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Omphaloskepsis Blog

A Smarter Way to Network

Jul 24, 2011

Network.jpgRecently I came across a podcast on Harvard Business Review called Getting Networking Right, about networking. Since I’ve been focusing on rounding out and improving my business skills, and networking is one of the areas of that focus, this caught my attention. Sarah Green interviewed Rob Cross, professor at University of Virginia, author of Hidden Power of Social Networks: Understanding How Work Really Gets Done in Organizations.

Cross and Thomas co-authored an article in HBR called Managing Yourself: A Smarter Way to Network. 2

Cross makes some points in his interview that prove interesting, although I have to wonder if its true also in the digital realm.

According to Cross, smart networking is more than just knowing a lot of people and that it’s a trap to become over-networked. Smart networking is bridging ties in different areas. It’s crossing functional (opportunities and exposure to different ideas), hierarchical (engaging down, followership, being an energizer-pulls people to them), physical distance, and expertise capability areas. 1

High performers are the top 20%. They get in and stay in. They give before expecting to receive.

You should both build and prune a network. But, Cross doesn’t advise you dump a best friend.

Where collaborative time is being absorbed to create a vibrant network is a consistently stronger predictor of an effective leader.

You need good energizers in your network not bad energizers. The earmark of good energizers is enthusiasm – who is creating energy for whom? Energizers inspire us and get us engaged. Energizers are fully present. They’re interested in the importance of what you’re up to. Energizers are 4x as important.

On the other hand, de-energizers have 2x the impact. 5% of people account for 90% of the misery. De-energizers are doing a few things wrong and a few cultural shifts can alleviate this problem.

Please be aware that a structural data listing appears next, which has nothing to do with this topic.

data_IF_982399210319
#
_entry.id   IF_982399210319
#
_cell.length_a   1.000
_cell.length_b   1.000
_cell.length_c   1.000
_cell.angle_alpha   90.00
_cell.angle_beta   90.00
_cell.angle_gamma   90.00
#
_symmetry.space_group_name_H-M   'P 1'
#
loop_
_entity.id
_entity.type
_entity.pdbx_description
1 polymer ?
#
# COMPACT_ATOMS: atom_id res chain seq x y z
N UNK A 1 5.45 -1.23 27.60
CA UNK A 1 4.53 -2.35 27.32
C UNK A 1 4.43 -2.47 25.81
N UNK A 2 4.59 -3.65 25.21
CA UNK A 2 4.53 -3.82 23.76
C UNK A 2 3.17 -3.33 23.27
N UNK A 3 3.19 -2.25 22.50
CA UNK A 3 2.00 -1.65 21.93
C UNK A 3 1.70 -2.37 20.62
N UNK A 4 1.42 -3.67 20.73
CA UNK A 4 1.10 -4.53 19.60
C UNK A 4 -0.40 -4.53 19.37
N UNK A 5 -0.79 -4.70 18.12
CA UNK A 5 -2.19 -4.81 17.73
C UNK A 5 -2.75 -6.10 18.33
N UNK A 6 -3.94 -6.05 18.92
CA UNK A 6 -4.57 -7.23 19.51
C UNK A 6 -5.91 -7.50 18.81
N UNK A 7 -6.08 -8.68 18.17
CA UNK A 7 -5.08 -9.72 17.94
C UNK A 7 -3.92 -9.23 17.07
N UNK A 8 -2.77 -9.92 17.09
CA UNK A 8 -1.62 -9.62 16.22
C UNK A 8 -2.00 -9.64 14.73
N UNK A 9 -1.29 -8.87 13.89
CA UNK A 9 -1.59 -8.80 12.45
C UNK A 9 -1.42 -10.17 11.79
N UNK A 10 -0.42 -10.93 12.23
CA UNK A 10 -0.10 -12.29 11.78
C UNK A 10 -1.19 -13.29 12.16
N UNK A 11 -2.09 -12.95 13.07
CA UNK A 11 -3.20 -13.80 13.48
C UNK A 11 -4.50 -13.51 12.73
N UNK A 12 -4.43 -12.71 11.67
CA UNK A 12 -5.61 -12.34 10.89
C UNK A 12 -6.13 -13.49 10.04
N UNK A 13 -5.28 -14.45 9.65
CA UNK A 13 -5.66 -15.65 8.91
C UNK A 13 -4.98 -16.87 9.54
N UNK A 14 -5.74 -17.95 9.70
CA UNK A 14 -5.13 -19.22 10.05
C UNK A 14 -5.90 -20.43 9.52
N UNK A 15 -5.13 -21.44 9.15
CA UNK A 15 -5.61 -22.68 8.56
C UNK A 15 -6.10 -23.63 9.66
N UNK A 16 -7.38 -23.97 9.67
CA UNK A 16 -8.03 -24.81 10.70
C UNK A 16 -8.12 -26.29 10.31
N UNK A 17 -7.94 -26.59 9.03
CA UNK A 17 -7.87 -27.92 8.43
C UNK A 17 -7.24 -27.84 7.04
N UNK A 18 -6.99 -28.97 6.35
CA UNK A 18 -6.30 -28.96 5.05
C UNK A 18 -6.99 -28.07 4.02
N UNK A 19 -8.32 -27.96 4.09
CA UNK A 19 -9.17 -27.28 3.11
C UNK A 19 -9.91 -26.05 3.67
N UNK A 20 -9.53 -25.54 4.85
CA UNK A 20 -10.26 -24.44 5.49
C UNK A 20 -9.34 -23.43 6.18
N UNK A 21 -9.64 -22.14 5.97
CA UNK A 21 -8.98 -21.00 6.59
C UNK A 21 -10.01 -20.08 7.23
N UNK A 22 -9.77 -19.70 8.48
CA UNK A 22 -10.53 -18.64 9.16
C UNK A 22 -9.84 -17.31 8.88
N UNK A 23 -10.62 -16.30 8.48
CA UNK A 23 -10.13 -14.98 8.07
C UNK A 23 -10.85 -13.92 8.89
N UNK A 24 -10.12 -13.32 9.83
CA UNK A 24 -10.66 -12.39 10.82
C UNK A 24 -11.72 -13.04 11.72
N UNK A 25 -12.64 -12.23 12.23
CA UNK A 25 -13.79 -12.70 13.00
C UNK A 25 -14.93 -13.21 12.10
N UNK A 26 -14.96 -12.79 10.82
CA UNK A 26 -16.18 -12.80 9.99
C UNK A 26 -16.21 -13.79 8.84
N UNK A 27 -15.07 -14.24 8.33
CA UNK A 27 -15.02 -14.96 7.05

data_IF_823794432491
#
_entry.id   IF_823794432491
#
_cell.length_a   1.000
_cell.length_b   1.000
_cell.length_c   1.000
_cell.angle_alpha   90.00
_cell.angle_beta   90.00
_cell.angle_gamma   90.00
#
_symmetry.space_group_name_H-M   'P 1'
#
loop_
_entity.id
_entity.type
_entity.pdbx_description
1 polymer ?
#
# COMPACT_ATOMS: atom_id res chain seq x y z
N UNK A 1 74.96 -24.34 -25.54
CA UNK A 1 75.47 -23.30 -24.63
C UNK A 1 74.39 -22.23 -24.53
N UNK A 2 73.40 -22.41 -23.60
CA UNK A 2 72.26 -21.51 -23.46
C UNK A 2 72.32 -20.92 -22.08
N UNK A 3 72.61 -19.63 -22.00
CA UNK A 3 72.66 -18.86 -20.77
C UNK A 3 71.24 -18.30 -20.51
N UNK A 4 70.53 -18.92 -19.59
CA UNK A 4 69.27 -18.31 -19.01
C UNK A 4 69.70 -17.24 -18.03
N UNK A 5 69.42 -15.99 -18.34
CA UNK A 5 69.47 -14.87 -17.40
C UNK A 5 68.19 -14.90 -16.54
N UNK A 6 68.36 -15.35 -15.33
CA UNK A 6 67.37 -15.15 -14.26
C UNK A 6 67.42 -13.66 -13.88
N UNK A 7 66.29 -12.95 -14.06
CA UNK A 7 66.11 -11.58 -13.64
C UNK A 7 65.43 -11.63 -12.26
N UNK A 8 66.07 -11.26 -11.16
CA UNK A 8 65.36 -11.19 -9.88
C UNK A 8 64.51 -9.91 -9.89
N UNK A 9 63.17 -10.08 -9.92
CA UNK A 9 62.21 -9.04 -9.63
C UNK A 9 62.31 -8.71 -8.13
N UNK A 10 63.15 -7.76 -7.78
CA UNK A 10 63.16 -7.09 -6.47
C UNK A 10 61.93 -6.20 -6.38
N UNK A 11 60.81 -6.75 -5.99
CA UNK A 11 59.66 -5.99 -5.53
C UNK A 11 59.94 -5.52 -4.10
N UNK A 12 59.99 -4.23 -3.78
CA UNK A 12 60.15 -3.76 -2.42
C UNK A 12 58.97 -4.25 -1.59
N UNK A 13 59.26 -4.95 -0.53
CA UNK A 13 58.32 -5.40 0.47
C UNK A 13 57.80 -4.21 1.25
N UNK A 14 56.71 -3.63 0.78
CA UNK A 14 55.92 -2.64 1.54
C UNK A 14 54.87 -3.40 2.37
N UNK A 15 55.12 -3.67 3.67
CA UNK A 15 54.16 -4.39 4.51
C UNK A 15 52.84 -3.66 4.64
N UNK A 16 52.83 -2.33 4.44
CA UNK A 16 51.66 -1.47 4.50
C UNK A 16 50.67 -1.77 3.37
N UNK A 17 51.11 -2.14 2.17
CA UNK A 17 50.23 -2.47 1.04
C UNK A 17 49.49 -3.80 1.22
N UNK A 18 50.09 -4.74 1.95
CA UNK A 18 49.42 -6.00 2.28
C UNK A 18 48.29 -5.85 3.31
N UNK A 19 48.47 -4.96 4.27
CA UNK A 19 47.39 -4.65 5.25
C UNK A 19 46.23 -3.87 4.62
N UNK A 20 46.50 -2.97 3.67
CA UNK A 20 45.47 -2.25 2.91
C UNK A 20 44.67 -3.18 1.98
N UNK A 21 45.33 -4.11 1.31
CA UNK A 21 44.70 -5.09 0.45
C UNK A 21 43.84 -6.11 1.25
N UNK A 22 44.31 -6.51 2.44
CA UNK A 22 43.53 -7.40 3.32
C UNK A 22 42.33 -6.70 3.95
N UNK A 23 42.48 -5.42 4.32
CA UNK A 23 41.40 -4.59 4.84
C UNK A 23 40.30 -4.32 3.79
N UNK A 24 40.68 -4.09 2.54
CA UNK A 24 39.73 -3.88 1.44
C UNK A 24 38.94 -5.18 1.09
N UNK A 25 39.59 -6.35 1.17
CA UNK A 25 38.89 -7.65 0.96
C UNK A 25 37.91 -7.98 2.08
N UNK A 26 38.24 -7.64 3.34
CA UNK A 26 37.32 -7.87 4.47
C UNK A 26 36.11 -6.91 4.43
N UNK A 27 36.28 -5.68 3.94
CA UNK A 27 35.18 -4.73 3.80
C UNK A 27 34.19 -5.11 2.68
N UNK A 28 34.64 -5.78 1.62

According to Cross, there are 9 specific energizer behaviors that can be taught and cultivated. However, according to his research paper, Charged Up:
Managing the Energy that Drives Innovation, there are a lucky 13 of them.

Set challenging targets. Striving bonds motivates people.
Pose a clear, simple vision. rallies people quickly and easily.
Identify a threat or crisis. galvanizes people to action.
Collaborate. People get energy from working together
Listen. Listening to others encourages and acknowledges them.
Cultivate optimism. Seeing the upside attracts others to new possibilities. 3

Create opportunities to break new ground.
Leverage diverse perspectives.
Practice constructive dissatisfaction. Continuously trawl for opportunities, big and small, to improve the way things work.
License out rejected ideas. Adopt the discipline of offering rejected ideas to others. 3

Focus on outcomes. Describe the end-state and let team members figure out how to reach it.
Cultivate a problem-solving attitude. Most new things don’t work the first time. Instead of asking “Can this work?” ask the team “How can this work?”
Use the network. Reach broadly into the informal network to find expertise, get early feedback, head off problems and build support.3

The bottom line is that you have to be the kind of person that people want to network with. You have to have integrity. You have to be trustworthy. You have to have reach and you have to have pull.


1. Harvard Business Review. Getting Networking Right, Sarah Green interviews Rob Cross. July 2011

2. Harvard Business Review. Managing Yourself: A Smarter Way to Network. Rob Cross and Robert Thomas. July-August 2011.

Charged Up: Managing the Energy that Drives Innovation. Rob Cross. MacIntire School of Commerce, University of Virginia. March, 2006.

Image credit: came from the article
Networking: The Why and How-To for Three Types of Female Entrepreneurs , August 23.

Category: Art Business

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